Learning about the different markets structures of the U.S. markets will play a major role in your success. It can help you understand how to make decisions and which type of business you should start, what type of business will be right for you and your needs, and what mistakes to avoid in order not to fail as a result of entering the wrong market.
In this article we’ll go over four different types: commodity, oligopoly, monopolistic competition and perfect competition. We’ll also discuss various techniques that can be used within these entities as well as why they’re important based on profit-maximizing behavior by firms within those economic structures.
We’ll go over how many firms will be found in each market structure as well as the types of firms that you’ll find. We’ll also discuss the different country markets each of these structures can be found as well as major differences you’ll find between them.
This is a very important topic within business and economics because if you know which type of platform to run your company on, your company will have a much higher chance of becoming successful. But first…let’s go over a few definitions so we know exactly what terms we’re using…
Commodity: a good or service without significant difference between brands, from the perspective of the end-user. Often the “lowest common denominator product.”
Oligopoly: a situation in which a market is dominated by a small number of firms whose market share amounts to roughly 50%.
Monopolistic competition: a type of competitive structure in which two or more sellers compete in the market, and each firm has only one customer (or customer group). Market supply and demand coincide and equal quantities are offered, but the firms cannot produce at prices that exceed marginal cost. Firms sell at prices that cover their average variable costs, where variable costs depend on output, but not necessarily total production.
Perfect competition: a type of market structure in which many firms sell an identical product. Each firm produces the same quantity of output at the same price because they are all producing homogeneous products. Firms compete by trying to sell their products for the highest price possible, but must also produce efficiently to avoid losing business to other firms. Because each firm is producing where marginal cost equals price, no individual firm can earn economic profits, although the market itself may be very profitable because it has excess demand.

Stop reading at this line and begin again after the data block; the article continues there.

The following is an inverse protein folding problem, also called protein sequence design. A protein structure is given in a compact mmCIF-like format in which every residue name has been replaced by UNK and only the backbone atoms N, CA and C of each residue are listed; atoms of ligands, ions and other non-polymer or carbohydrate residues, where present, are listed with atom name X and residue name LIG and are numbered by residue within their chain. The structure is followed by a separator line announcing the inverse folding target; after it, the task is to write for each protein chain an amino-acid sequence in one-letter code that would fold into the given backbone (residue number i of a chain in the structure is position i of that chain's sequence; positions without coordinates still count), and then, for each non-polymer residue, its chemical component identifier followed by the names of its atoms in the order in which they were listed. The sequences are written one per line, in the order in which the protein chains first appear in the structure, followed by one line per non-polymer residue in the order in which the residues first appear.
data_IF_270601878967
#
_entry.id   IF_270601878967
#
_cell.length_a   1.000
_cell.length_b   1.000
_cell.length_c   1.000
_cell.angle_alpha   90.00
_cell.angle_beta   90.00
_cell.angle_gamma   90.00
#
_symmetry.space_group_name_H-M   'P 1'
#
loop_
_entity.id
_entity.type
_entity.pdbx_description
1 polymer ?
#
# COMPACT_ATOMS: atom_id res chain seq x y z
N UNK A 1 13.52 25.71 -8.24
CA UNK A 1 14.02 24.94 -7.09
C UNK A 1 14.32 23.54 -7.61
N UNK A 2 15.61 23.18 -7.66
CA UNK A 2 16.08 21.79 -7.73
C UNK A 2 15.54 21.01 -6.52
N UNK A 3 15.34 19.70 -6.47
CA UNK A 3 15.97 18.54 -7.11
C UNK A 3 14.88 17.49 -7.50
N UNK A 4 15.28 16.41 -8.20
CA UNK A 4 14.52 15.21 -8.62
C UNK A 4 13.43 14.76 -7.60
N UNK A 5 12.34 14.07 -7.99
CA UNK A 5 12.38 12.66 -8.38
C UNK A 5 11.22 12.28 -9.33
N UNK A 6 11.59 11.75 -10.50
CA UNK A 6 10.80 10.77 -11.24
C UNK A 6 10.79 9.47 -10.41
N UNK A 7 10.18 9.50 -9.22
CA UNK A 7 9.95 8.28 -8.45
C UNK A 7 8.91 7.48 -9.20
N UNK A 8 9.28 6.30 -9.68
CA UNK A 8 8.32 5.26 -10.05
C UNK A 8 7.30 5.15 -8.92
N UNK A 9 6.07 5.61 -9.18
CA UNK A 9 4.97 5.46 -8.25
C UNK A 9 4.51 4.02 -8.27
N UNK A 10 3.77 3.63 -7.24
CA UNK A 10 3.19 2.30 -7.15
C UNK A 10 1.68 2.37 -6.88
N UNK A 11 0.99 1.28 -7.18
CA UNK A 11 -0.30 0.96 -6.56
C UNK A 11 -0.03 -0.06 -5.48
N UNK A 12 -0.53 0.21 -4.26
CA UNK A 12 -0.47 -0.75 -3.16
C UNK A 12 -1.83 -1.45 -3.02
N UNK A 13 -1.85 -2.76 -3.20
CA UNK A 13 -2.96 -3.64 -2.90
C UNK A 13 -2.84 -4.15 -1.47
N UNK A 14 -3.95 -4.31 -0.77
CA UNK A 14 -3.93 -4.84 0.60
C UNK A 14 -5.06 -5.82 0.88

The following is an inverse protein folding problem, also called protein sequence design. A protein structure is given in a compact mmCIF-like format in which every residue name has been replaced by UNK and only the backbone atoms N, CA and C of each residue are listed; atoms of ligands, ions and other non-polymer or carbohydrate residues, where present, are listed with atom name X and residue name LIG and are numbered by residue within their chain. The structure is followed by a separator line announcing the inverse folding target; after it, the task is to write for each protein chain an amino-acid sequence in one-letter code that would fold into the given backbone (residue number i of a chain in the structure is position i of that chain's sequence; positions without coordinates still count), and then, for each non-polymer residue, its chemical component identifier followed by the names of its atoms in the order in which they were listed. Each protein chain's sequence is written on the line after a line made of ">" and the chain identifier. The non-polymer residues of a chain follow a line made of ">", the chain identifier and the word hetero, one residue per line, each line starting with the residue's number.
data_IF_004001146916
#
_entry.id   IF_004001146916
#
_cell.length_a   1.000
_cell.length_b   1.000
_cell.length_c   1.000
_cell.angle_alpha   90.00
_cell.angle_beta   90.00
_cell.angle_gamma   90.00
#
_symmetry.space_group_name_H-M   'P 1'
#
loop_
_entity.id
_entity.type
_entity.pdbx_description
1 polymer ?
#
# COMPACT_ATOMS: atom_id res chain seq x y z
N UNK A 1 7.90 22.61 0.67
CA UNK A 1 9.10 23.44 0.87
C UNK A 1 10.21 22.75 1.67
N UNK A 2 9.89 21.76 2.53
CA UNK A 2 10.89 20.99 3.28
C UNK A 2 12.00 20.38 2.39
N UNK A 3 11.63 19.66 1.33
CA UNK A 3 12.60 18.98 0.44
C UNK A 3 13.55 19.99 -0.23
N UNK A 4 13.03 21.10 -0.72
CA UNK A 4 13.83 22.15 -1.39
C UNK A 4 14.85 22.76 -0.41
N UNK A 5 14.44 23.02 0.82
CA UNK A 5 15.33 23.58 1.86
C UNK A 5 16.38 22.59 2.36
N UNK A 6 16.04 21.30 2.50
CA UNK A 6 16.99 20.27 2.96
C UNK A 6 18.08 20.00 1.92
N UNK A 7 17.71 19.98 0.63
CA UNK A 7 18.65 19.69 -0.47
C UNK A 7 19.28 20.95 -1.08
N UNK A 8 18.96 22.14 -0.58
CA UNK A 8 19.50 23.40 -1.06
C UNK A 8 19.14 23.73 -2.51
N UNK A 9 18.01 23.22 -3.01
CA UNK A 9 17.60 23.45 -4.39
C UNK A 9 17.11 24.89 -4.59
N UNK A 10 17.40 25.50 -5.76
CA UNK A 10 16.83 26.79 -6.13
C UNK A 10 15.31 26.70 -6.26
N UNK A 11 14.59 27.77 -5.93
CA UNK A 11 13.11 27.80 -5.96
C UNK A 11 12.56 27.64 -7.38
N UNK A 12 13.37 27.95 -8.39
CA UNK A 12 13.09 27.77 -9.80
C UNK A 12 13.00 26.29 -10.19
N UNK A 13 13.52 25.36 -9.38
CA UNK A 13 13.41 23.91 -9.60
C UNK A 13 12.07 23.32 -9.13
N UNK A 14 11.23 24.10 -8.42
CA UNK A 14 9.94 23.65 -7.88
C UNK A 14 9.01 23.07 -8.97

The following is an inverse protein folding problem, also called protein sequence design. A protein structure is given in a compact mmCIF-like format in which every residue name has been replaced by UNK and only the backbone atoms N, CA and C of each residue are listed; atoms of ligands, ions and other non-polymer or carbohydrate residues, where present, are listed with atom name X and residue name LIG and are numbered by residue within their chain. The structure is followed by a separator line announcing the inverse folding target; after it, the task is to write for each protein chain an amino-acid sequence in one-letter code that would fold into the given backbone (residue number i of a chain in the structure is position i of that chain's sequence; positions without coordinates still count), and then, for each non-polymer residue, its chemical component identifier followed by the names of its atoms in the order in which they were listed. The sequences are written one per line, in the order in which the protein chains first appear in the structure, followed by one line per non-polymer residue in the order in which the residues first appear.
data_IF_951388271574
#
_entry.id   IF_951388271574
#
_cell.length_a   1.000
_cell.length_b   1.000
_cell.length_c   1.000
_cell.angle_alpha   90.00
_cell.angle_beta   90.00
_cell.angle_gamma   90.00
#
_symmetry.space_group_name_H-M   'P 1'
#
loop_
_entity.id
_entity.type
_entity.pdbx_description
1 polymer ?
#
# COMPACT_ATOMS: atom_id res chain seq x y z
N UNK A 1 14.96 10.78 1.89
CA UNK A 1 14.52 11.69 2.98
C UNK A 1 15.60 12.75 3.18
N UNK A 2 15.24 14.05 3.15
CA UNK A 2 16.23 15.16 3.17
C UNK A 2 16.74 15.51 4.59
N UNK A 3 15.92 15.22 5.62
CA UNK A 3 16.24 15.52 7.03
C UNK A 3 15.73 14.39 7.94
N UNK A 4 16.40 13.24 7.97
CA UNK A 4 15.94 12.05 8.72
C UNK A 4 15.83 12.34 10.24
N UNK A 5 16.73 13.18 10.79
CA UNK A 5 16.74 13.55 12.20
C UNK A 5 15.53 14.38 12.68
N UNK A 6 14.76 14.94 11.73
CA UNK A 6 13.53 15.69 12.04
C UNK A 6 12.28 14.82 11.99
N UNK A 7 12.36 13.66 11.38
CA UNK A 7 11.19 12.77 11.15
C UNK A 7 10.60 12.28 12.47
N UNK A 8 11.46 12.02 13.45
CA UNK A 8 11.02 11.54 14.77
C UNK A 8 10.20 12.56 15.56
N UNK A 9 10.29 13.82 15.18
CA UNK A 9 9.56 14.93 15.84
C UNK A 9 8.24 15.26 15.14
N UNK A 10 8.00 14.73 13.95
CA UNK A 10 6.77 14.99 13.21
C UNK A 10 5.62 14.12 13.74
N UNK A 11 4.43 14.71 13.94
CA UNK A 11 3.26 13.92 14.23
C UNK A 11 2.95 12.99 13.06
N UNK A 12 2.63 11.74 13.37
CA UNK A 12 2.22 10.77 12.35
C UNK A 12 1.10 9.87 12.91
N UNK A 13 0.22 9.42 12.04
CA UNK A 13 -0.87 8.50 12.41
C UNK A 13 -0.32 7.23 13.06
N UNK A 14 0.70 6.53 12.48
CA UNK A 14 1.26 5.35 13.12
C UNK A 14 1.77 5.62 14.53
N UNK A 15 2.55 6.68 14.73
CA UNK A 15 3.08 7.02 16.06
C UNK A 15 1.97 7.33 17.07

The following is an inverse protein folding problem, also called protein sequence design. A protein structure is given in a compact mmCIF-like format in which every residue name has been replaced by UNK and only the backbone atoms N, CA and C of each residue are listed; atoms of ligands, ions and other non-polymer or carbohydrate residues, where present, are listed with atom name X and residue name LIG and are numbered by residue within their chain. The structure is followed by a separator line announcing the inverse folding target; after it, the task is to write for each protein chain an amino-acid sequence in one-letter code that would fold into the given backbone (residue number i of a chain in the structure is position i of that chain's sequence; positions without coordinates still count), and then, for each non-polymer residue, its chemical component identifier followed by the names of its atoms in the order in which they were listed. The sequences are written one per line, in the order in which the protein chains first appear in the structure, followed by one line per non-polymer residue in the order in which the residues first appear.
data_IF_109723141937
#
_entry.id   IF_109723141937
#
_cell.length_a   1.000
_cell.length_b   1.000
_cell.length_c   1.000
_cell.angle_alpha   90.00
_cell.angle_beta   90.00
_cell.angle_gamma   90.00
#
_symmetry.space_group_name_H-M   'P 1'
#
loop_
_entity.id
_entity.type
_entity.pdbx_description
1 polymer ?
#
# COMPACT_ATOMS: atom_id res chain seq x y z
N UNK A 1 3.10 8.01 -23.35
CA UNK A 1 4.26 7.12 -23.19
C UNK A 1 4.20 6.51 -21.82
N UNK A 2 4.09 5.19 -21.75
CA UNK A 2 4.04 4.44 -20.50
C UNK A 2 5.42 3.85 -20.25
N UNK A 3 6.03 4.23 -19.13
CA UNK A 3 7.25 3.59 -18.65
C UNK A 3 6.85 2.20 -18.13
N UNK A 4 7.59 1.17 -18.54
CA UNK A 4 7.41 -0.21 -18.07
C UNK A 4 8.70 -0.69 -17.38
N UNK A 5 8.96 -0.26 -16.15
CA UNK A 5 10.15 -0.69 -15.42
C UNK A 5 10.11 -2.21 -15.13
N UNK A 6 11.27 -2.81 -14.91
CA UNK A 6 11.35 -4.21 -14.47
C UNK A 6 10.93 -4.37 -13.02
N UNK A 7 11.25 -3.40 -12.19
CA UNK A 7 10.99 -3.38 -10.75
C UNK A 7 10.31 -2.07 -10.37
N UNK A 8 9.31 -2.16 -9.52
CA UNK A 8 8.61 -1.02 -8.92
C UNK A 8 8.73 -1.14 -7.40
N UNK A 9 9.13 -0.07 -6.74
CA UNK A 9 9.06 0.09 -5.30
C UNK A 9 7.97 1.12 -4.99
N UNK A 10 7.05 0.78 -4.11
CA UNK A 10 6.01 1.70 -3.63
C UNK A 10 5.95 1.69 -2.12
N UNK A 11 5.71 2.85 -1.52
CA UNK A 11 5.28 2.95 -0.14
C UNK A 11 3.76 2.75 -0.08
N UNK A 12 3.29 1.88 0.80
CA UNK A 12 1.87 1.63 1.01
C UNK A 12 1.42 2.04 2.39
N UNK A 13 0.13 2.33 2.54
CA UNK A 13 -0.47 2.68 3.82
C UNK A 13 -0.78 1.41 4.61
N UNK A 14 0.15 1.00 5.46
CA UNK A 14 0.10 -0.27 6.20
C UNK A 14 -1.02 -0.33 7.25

Now that we’ve gone over what these terms mean, let’s discuss in more depth…
Commodity markets are composed of firms that produce something that has the same qualities. They are produced by industries that have to produce a lot of their products in mass quantities, so each product is the same. This also explains why commodity markets tend to have many firms in them. The main example of this would be how most fast-food restaurants are all the same type of restaurant.
Oligopolies feature a market with 2 or more sellers, but not necessarily more than 5. This means either 2 or more sellers, or possibly 1 seller and many different buyers (such as tech firms). The reason for this is that when there are only 2 firms producing in the market, and they become tied in negotiations or agreements, it becomes an oligopoly. This takes away what we know as a monopoly, where there’s only one firm producing in the market.